Flexible working will not only allow employees to enhance their work-life balance, but it will also cater to parenting and educational responsibilities outside of work. To oppose the conventional Monday-to-Friday, nine-to-five approach, the 4-Day Work Week Campaign was launched.
For 2,600 UK employees, reduced work days without reduced pay is not just a dream, but a reality their business committed to. So far, the campaign has had incredible results, including increased productivity and happiness levels. Due to its success, the 4-Day Work Week Campaign estimates that if all UK businesses adopted this new approach, they would save £104 billion annually due to increased productivity.
The four-day work week is being trialled further afield too; Scotland, Belgium, Sweden, Iceland, the U.S., Canada and New Zealand are planning on, or have already, trialled this new way of working. And we are seeing similar results across the globe. For example, after just a two-month trial, a New Zealand firm found that work-life balance increased by 24%, employee engagement increased by 20% and stress reduced by 7%.
After the pandemic and the uncertain job market that shortly followed, employees were left feeling apprehensive about the future of their careers.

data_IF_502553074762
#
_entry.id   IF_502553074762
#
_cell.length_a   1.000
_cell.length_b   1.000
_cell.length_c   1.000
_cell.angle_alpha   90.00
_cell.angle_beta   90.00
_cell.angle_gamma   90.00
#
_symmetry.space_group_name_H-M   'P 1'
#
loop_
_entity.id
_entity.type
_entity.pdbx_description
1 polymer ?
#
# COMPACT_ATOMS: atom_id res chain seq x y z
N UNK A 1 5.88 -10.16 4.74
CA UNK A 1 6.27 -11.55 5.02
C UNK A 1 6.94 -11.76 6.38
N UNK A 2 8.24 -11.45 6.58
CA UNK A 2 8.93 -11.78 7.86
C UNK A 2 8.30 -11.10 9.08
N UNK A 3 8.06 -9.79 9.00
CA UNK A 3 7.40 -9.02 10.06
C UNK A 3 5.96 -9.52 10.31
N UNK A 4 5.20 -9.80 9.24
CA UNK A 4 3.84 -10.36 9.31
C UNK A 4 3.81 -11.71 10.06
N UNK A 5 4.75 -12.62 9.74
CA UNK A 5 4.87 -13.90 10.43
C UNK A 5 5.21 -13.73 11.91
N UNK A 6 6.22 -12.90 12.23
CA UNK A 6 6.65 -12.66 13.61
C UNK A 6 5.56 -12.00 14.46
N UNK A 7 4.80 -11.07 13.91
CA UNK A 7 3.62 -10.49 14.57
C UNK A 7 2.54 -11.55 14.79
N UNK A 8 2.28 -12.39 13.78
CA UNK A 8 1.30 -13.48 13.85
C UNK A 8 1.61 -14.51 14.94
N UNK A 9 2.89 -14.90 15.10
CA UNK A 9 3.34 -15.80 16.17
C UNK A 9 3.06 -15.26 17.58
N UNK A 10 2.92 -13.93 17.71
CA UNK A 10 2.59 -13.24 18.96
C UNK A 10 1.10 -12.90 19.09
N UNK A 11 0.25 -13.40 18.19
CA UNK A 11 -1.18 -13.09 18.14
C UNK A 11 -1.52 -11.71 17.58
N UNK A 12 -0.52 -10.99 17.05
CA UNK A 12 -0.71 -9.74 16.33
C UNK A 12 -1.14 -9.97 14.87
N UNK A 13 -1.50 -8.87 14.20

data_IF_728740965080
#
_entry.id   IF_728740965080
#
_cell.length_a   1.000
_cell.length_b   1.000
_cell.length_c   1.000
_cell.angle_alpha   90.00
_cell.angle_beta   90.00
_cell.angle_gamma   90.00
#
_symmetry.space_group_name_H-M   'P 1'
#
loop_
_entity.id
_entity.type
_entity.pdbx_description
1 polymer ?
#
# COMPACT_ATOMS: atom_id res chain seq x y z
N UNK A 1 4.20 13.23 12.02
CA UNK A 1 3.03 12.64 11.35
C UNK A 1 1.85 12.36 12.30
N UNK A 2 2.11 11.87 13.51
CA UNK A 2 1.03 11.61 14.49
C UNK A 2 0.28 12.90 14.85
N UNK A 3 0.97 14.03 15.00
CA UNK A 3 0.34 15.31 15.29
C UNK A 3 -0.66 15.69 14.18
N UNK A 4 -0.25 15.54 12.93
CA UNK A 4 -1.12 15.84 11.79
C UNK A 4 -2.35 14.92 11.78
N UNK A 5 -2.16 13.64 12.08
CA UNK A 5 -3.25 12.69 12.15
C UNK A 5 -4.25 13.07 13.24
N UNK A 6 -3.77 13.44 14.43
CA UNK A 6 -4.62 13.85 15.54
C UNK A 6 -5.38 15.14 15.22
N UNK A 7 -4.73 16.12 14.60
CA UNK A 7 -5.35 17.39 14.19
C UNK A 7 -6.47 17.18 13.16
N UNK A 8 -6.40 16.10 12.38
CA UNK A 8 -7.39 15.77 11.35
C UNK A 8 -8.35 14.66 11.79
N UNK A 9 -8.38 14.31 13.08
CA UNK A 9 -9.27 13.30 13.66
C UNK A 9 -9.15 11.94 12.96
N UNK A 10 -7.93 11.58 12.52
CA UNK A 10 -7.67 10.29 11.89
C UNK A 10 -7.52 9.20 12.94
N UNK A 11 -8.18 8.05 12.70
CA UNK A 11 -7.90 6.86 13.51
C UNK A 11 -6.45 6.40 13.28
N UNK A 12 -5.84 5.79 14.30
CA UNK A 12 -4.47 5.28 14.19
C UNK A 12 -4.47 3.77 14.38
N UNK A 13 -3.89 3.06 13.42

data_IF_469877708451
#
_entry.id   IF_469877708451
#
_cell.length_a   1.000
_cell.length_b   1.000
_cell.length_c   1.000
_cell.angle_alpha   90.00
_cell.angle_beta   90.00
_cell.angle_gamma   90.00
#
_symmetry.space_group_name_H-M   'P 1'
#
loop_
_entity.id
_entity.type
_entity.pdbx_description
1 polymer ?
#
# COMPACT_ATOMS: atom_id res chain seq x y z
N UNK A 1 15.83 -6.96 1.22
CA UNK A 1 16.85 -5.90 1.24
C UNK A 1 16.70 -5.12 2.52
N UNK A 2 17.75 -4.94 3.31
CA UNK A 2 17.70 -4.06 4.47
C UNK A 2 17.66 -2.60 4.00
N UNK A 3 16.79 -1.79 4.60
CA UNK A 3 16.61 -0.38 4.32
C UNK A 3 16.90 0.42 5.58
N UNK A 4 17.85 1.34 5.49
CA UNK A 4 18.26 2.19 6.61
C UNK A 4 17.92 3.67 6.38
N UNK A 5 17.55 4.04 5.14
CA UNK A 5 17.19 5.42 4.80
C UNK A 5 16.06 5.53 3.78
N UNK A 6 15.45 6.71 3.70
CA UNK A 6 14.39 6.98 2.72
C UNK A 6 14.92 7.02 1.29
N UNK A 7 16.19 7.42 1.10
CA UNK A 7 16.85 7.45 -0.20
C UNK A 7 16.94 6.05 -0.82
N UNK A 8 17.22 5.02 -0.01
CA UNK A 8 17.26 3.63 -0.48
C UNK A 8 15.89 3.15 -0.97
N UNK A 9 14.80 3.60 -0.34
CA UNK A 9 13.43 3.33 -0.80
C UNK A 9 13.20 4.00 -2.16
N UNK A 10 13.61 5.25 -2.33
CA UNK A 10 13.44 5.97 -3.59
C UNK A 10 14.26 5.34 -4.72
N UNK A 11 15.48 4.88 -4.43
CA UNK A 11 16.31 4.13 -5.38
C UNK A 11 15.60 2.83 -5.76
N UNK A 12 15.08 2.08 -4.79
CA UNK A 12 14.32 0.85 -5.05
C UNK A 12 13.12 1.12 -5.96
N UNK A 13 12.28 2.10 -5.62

Research by the Workplace Intelligence and Amazon found that 70% of employees don’t feel prepared for the future workplace, 80% feel they lack the necessary skills to progress in their careers, and 58% believe their skills are no longer relevant since the pandemic.
Consequently, one of the workplace trends in 2023 is likely to be a demand for upskilling opportunities. In fact, LinkedIn’s 2022 Global Trends Report suggests that upskilling is the fourth most important priority for employees, above job security which ranked seventh and inclusivity which ranked fourteenth.
The demand for upskilling is so strong that an estimated 66% of employees say they will leave their current role if the business lacks opportunities in skill development. On the other hand, 76% of employees stated they’re more likely to stay with their current company if it offered training. As a result, organisations should invest their time and resources in effective learning and development opportunities to retain and attract top talent.
Mental Health Support
Mental health support in most organisations has improved significantly over the years. In 2022, 63% of positive reviews on Glassdoor mentioned mental health support, compared to 49% just three years prior.